You’ve heard of the Paleo Diet – the one that advocates eating only foods presumed to have been eaten by prehistoric humans – but do you really know all that entails? Today, we’ll look at one prehistoric delicacy that nobody was talking about until somebody declared it a ‘superfood’…
It’s time to get up to speed on Tiger Nuts. Stop sniggering, you boys in the back! Oxford University Paleontologists say that this nutritious Nut – really a Tuber produced by the Yellow Nutsedge plant – may have provided a major portion of the diet of prehistoric humans. It’s still a popular food in West Africa and is used in many ways. And crop scientists are looking it as a new commercial prospect in the edible oil sector.
It’s flavour is described as mildly sweet and definitely nutty. It has the consistency of Chick Peas / Garbanzo Beans. But we’ll get to that later.
The good news is, because they are not really Nuts, they are a great choice for those who suffer from Nut allergies. And they’re in no way related to Peanuts, so they’re reportedly safe for those with Peanut allergies, too. They can be processed into a ‘milk’ similar to Soy Milk which can replace Dairy in the diets of those who are Lactose intolerant.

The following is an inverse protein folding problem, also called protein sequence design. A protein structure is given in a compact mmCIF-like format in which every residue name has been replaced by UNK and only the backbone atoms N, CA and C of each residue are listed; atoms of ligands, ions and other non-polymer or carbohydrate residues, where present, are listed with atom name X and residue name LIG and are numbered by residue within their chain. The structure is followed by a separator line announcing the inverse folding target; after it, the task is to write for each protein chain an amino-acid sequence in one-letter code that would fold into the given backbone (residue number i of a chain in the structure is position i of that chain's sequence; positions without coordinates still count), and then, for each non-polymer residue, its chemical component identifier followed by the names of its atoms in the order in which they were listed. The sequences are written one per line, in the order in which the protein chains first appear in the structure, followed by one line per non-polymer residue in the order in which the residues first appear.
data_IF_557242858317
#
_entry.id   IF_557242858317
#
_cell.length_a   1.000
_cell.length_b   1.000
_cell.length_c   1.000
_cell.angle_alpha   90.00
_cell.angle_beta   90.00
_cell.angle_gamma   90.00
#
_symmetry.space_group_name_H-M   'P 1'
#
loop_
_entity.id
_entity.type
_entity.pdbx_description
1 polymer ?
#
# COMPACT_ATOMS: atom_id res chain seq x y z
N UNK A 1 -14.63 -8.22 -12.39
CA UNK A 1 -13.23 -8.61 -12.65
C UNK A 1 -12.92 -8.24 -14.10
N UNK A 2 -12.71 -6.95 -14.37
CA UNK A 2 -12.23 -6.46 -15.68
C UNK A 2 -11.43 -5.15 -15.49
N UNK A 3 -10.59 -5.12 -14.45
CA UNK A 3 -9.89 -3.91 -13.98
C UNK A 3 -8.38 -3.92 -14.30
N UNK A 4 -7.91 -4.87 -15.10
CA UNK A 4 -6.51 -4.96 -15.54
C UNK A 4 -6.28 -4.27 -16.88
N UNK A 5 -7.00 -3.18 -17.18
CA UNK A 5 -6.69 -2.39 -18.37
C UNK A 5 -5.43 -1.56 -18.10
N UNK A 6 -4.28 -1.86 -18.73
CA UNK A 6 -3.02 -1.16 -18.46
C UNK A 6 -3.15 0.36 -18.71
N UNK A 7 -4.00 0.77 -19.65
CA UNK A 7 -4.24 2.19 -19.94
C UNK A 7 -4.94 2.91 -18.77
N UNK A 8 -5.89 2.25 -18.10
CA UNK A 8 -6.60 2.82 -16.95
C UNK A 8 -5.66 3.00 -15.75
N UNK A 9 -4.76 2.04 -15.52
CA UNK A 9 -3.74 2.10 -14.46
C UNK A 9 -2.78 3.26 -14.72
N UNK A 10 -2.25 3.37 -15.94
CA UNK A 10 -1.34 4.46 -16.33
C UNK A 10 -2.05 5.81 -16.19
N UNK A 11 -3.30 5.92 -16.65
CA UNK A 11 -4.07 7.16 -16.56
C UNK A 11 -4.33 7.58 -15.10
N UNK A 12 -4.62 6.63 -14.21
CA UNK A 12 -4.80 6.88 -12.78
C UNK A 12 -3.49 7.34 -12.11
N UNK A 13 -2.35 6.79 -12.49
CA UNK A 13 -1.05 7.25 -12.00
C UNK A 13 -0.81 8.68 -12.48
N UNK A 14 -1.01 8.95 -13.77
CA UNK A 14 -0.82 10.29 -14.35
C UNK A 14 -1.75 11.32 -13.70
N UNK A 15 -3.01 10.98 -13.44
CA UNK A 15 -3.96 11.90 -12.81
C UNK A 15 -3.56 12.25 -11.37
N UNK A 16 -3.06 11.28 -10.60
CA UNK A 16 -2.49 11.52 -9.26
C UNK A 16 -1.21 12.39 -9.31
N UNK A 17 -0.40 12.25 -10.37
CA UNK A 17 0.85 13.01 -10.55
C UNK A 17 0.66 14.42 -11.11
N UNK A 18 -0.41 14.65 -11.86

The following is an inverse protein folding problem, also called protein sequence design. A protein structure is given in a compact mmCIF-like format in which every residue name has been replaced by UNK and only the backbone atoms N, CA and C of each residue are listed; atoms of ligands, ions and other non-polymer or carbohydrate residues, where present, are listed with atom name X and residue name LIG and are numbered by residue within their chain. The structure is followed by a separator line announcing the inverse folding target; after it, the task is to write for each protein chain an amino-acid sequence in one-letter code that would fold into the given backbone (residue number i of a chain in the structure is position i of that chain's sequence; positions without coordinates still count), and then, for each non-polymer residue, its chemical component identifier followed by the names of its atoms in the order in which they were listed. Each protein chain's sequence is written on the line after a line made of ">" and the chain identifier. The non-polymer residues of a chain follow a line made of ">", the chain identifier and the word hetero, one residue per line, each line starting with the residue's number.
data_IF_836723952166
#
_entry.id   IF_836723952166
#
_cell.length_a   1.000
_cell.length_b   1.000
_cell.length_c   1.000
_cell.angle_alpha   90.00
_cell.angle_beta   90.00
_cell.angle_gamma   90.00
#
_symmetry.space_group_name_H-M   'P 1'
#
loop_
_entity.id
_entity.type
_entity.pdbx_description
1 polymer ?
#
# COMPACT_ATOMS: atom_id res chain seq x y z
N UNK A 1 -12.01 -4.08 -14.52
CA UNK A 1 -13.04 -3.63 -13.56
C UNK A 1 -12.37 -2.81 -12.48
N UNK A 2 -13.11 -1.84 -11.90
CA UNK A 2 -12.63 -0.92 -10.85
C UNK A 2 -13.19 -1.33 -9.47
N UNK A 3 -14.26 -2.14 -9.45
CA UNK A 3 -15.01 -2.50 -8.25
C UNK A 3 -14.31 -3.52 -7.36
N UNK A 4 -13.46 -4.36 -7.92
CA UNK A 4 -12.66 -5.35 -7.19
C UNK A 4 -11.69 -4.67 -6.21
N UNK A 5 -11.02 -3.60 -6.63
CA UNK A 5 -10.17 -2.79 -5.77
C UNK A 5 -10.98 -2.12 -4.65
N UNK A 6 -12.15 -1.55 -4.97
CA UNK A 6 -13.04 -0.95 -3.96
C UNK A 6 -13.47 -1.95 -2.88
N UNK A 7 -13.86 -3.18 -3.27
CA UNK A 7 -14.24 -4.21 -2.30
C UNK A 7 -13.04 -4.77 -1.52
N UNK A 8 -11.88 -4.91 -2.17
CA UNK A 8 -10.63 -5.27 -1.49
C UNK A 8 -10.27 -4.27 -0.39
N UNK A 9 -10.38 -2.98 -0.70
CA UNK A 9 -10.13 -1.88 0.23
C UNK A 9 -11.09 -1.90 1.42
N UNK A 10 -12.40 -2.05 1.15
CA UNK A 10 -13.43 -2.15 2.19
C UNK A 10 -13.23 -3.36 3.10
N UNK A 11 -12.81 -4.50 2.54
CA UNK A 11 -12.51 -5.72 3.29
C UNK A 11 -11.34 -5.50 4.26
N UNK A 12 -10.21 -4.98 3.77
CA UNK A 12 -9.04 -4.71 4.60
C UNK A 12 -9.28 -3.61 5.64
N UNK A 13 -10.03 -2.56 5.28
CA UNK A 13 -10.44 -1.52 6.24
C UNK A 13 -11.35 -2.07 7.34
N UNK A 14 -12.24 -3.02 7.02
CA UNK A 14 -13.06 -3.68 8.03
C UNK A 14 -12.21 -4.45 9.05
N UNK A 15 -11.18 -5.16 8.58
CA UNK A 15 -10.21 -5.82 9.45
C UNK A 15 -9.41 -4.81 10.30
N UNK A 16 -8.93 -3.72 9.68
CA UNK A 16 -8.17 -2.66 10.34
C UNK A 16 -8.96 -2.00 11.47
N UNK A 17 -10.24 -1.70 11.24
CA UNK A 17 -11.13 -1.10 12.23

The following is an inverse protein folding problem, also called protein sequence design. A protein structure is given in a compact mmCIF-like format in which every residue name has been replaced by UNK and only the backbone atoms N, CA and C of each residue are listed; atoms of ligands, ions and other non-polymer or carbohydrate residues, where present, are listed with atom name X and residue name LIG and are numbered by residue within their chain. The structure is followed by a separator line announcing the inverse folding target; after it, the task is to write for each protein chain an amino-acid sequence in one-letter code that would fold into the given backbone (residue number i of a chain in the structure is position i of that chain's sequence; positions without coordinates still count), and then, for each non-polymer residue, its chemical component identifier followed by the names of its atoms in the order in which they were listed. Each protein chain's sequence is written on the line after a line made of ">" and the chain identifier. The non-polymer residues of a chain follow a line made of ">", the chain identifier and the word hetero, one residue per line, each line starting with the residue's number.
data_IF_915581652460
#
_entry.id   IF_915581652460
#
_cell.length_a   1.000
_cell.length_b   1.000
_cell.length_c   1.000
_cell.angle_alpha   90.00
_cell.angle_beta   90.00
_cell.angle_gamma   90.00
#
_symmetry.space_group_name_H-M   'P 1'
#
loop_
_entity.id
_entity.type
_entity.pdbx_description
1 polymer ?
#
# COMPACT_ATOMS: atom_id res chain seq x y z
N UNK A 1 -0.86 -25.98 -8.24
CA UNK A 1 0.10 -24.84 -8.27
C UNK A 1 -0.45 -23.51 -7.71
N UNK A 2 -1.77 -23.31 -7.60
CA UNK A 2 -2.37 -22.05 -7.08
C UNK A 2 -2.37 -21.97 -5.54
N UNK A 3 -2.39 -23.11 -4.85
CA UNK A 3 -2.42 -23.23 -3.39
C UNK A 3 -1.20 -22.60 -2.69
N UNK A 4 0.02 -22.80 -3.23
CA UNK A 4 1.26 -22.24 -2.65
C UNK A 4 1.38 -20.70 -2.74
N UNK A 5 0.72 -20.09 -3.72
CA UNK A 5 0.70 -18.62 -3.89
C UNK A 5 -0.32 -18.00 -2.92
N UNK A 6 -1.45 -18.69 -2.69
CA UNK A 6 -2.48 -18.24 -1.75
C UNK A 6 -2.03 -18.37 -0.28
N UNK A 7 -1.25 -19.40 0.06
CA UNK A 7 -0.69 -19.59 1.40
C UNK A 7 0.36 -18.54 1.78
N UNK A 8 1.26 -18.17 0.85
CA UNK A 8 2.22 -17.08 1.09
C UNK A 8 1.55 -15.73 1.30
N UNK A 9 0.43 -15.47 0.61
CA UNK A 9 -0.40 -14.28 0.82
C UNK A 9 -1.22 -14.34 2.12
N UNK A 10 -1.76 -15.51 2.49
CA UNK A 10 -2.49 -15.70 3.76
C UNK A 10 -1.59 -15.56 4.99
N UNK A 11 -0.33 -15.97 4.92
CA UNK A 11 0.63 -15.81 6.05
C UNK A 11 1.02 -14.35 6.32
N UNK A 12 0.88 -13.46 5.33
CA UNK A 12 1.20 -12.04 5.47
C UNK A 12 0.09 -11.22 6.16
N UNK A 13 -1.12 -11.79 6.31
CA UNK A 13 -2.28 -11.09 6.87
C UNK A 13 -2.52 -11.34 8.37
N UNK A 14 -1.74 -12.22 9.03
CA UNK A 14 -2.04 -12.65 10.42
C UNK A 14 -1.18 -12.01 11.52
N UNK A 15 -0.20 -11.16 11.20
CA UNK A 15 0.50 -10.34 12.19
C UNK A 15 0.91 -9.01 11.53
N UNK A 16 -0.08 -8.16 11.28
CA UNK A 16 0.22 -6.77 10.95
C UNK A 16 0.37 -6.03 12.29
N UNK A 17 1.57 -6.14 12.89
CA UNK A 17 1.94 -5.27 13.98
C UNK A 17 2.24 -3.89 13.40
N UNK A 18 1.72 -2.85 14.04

And… They are Gluten-free!
They’re also a great source of fibre, which makes them good for colon health, and they can help curb your appetite: the fibre will make you feel full if you wash down a few handfuls with a glass of water. But watch it! Like all good things, too much can be a bad thing. The daily recommended adult intake of Tiger Nuts in any form is 300 g. More might result in – ahem – rectal compaction.
Tiger Nuts are also a great source of magnesium, zinc and phosphorous, as well as vitamins E and C. They have a low glycemic index, and they’re considered a good source of healthy fats.
How do you eat Tiger Nuts?
They’re primarily marketed toasted, as a snack, now, by ‘healthy food’ outfits. Fair enough. But how else can they be used? A U.S Company called Tiger Nuts USA is marketing a Smoothie Mix using raw Tiger Nuts that have been soaked and turned into ‘Tiger Nut Milk’, then dehydrated and sold as an add-water powder.
I think these things could be cooked and used like Chick Peas / Garbanzo Beans in Soups, Stews and Casseroles. A little Googling revealed recipes for Tiger Nut Flour Pancakes, Muffins, Cookies, Brownies and even Pizza Dough – anything baked that’s expected to come out on the dense side.
But the first thing I’m going to do when I finally track some down is try them in Hummus!
~ Maggie J.